Posted on by & filed under Business, careers, health, leadership, management, managing yourself, Personal Development.

By Theodore Kinni

Theodore Kinni has written, ghosted, or edited more than 20 business books. He was book review editor for strategy+business for 7 years.

“In order for man to succeed in life, God provided him with two means, education and physical activity. Not separately, one for the soul and the other for the body, but for the two together.” Plato wrote that about 400 years before the birth of Christ. I have no idea if the Greek philosopher pursued physical fitness, but it’s said that he died peacefully in his bed at the age of 81—which I assume was considered a ripe old age in those days.

It’s not a bad life span these days either. After all, the average life expectancy in the U.S. is just under 79 years. The only problem, according the founder of The Leadership Academy of Barcelona, executive coach, and b-school professor Steven P. MacGregor, is that a career in business is not exactly conducive to a long life. “As we advance through a career, we tend to increasingly live our lives on a purely mental level, with all of our emails and strategies and meetings and metrics, forgetting we have a body until something goes wrong with it!” he explains in the opening chapter of his book, Sustaining Executive Performance: How the New Self-Management Drives Innovation, Leadership, and a More Resilient World (Pearson FT Press, 2014).

Happily, MacGregor has a solution—a program designed specifically to help business people become physically as well as mentally fit. Its five elements are Move, Recover, Focus, Fuel, and Train.

MOVE: “Movement is in our DNA,” says MacGregor. Our ancestors traveled an average of 12 miles a day to do their jobs—the constant search for sustenance and other life-sustaining supplies. Interestingly, that is also the same distance that Mick Jagger travels during a Rolling Stones concert.

Unfortunately, most managers aren’t nearly as mobile as cavemen or Mick. They spend large blocks of time sitting in offices, in meetings, and on planes—leaving them susceptible to atrophied muscles, sluggish circulation, and chronic diseases, such as diabetes.

The prescription for the “sitting disease,” says McGregor, isn’t to start running marathons, but instead to build continuous series of small movements into your day. Visit your colleagues’ offices rather than calling or texting them, stand up while reading, hold “walking meetings” à la Steve Jobs, and use conference calls as an opportunity to walk.

RECOVER: “The physical process of training is one where the stress that is placed on the body, whether on a cardiovascular or muscular level, is valuable only when it is followed by recovery,” says MacGregor. “During recovery, the muscles grow stronger after the initial damage of the training, and the heart renews.” In managerial terms, that means we need built recovery time into our work lives.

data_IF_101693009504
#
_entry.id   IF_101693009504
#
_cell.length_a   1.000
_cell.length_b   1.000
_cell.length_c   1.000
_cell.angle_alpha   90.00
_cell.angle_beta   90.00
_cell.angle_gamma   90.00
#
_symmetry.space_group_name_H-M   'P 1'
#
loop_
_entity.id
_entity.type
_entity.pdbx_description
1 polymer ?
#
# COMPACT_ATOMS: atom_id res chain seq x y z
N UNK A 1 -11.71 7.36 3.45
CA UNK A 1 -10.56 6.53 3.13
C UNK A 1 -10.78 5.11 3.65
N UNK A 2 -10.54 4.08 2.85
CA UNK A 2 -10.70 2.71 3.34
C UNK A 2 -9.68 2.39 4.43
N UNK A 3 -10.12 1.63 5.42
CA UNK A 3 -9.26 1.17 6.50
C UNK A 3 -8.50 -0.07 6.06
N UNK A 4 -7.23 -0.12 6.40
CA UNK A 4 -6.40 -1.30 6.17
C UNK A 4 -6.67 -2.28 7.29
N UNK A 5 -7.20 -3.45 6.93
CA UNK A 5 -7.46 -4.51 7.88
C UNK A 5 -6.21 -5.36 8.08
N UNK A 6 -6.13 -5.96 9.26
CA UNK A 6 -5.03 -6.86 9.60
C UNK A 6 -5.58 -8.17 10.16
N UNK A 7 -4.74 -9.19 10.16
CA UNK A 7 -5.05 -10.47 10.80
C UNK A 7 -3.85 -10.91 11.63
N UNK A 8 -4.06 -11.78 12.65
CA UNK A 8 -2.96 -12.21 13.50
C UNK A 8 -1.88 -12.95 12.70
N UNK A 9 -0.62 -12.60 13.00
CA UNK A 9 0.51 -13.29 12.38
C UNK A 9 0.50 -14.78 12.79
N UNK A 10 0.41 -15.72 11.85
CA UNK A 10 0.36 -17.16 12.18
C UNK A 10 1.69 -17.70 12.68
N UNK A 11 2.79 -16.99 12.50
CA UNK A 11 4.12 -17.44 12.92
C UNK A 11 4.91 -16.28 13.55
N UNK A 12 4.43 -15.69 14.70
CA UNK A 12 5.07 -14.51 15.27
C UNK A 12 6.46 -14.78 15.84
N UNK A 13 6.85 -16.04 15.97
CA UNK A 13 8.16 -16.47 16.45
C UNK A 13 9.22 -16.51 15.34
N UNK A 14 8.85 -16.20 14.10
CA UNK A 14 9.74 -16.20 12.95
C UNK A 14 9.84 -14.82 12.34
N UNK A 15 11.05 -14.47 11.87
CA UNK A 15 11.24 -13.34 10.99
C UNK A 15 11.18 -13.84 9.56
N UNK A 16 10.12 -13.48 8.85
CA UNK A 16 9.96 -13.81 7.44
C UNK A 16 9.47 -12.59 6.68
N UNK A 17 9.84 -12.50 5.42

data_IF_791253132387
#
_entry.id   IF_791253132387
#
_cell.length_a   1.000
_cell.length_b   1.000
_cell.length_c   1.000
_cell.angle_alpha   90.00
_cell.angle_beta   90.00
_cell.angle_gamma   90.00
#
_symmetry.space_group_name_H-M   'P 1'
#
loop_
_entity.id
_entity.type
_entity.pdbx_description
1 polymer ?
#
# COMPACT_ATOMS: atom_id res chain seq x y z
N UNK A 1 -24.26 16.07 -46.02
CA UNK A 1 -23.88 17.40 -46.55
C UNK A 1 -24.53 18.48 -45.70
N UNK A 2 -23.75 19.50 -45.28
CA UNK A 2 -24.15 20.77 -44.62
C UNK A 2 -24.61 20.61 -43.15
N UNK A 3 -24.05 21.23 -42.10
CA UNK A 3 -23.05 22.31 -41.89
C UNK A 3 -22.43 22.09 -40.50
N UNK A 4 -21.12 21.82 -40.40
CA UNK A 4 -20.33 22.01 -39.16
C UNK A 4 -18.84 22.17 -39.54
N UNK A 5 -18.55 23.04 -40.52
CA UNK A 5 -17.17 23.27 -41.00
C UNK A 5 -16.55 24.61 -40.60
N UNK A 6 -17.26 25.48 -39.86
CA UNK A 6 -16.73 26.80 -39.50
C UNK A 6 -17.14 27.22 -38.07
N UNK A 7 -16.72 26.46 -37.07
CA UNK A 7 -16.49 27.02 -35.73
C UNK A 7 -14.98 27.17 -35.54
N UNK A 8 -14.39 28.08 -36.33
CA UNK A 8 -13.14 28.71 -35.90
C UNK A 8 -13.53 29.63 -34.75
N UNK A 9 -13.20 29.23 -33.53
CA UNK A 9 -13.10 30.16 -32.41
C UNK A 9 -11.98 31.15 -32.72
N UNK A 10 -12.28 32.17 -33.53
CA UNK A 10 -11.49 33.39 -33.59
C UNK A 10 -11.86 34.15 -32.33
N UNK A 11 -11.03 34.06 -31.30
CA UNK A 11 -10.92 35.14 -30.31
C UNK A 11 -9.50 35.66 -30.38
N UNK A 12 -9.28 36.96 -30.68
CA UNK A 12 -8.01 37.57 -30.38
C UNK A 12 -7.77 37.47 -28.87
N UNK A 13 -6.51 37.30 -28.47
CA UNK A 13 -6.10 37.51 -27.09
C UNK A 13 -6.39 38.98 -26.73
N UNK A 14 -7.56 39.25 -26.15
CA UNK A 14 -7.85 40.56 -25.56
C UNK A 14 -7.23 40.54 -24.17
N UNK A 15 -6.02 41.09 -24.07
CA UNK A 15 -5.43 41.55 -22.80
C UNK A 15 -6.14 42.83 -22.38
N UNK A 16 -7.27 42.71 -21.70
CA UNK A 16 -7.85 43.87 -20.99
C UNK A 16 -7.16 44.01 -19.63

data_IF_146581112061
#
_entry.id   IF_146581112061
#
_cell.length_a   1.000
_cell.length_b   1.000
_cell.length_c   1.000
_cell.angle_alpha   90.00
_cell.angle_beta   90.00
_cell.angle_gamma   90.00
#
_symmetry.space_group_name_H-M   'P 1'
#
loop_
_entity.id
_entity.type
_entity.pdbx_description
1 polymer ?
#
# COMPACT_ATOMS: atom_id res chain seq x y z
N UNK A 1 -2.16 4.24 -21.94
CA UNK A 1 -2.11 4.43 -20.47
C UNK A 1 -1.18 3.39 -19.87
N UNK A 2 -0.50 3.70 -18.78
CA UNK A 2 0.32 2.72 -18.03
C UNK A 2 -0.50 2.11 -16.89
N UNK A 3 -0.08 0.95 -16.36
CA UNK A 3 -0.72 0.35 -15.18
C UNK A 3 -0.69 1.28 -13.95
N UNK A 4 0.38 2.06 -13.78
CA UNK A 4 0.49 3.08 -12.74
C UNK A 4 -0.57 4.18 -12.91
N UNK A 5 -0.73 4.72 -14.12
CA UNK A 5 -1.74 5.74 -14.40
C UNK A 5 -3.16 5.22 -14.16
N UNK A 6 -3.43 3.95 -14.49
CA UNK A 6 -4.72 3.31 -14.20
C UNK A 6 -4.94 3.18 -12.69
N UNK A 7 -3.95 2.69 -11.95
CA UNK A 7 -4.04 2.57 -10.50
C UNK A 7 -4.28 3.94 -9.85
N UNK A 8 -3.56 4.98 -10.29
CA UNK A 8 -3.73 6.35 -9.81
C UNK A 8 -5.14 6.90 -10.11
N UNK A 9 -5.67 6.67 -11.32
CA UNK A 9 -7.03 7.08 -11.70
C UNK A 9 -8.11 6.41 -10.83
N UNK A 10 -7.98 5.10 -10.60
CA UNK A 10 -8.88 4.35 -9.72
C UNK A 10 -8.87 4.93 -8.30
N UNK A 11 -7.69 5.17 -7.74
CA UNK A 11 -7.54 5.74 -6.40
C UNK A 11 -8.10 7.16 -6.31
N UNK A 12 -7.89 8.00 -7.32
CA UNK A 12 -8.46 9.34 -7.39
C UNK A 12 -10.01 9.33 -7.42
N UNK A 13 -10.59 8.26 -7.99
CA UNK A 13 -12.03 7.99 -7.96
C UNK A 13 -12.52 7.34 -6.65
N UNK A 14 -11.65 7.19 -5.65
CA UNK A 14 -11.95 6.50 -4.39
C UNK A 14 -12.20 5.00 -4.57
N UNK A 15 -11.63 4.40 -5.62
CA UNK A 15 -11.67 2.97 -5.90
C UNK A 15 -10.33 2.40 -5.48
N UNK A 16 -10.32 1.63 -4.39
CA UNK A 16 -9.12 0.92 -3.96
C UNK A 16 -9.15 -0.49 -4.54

You can do that by planning your day around the rhythms of your body. Schedule intense work efforts during the hours when you feel most energetic and alert, says MacGregor, and do less intense tasks during those times when you typically need a break. Always get a good night’s sleep, and when you face a long day, try to find opportunities for a nap.

FOCUS: Distraction is a modern-day pandemic. Consider the facts that mobile phone penetration in developed economies exceeds 100 percent, and that there are more mobile phones on the planet than people. The connectivity is great, but when it gives rise to multitasking and lack of focus that go with it, it can have a deleterious effect on performance.

“Focus,” explains MacGregor, “is essential for our well-being, our creativity, our learning ability, and the quality of our work.” To cultivate focus, he recommends that managers pursue mindfulness—a quality that is getting increasing attention in the workplace these days—through simple techniques such as breathing exercises and meditation.

FUEL: As much as I would prefer the Mad Men diet of caffeine, booze, and thick, juicy beef steaks, even I know that MacGregor is right when he says that managers need to “pay more attention to the things we eat to fuel our performance—in much the same way that an athlete does.”

You probably already know the drill: Pass up prepared foods in favor of whole foods, preferably self-prepared; consume smaller meals more often to bump up your metabolism; take a walk after you eat; and stay hydrated—with water, not wódka.

TRAIN: And last, but not least, MacGregor advises that managers make time for exercise, because “it’s excellent for health, fitness, mental clarity, relieving pressure, and time efficiency.” Time is a scarce commodity for most business leaders, so the author suggests adding high-intensity interval training sessions to your schedule—they produce the best physical and mental returns in the shortest time.

Queue it up: Sustaining Executive Performance: How the New Self-Management Drives Innovation, Leadership, and a More Resilient World Steven P. MacGregor


One Response to “Phys Ed for Managers”

  1. Bobby

    I would also recommend “Soft Skills: The software developer’s life manual” by John Z. Sonmez. Fitness and mental health are important to professional and personal success within the book.